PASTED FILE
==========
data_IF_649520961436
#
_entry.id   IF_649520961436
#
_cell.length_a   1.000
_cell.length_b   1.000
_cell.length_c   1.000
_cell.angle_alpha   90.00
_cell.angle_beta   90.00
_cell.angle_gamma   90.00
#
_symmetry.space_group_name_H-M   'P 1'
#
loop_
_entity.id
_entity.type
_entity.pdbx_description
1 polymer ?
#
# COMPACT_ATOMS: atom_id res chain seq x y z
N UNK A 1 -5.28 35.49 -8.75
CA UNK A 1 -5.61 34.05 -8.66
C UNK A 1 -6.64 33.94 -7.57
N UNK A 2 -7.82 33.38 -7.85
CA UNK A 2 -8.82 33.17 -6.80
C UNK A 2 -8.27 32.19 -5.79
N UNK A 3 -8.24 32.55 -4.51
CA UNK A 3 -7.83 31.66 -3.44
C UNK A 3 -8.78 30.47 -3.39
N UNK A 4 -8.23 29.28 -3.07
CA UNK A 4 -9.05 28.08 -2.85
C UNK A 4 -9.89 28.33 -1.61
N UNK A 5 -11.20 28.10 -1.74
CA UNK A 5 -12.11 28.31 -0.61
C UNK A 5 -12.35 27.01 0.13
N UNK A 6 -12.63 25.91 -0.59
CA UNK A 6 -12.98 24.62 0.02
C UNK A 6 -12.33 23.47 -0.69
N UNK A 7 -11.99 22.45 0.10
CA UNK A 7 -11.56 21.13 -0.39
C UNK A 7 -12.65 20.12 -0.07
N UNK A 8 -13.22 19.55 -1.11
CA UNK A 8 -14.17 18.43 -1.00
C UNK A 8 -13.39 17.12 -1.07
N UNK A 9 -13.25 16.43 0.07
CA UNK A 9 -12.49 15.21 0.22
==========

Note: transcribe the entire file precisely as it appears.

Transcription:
data_IF_649520961436
#
_entry.id   IF_649520961436
#
_cell.length_a   1.000
_cell.length_b   1.000
_cell.length_c   1.000
_cell.angle_alpha   90.00
_cell.angle_beta   90.00
_cell.angle_gamma   90.00
#
_symmetry.space_group_name_H-M   'P 1'
#
loop_
_entity.id
_entity.type
_entity.pdbx_description
1 polymer ?
#
# COMPACT_ATOMS: atom_id res chain seq x y z
N UNK A 1 -5.28 35.49 -8.75
CA UNK A 1 -5.61 34.05 -8.66
C UNK A 1 -6.64 33.94 -7.57
N UNK A 2 -7.82 33.38 -7.85
CA UNK A 2 -8.82 33.17 -6.80
C UNK A 2 -8.27 32.19 -5.79
N UNK A 3 -8.24 32.55 -4.51
CA UNK A 3 -7.83 31.66 -3.44
C UNK A 3 -8.78 30.47 -3.39
N UNK A 4 -8.23 29.28 -3.07
CA UNK A 4 -9.05 28.08 -2.85
C UNK A 4 -9.89 28.33 -1.61
N UNK A 5 -11.20 28.10 -1.74
CA UNK A 5 -12.11 28.31 -0.61
C UNK A 5 -12.35 27.01 0.13
N UNK A 6 -12.63 25.91 -0.59
CA UNK A 6 -12.98 24.62 0.02
C UNK A 6 -12.33 23.47 -0.69
N UNK A 7 -11.99 22.45 0.10
CA UNK A 7 -11.56 21.13 -0.39
C UNK A 7 -12.65 20.12 -0.07
N UNK A 8 -13.22 19.55 -1.11
CA UNK A 8 -14.17 18.43 -1.00
C UNK A 8 -13.39 17.12 -1.07
N UNK A 9 -13.25 16.43 0.07
CA UNK A 9 -12.49 15.21 0.22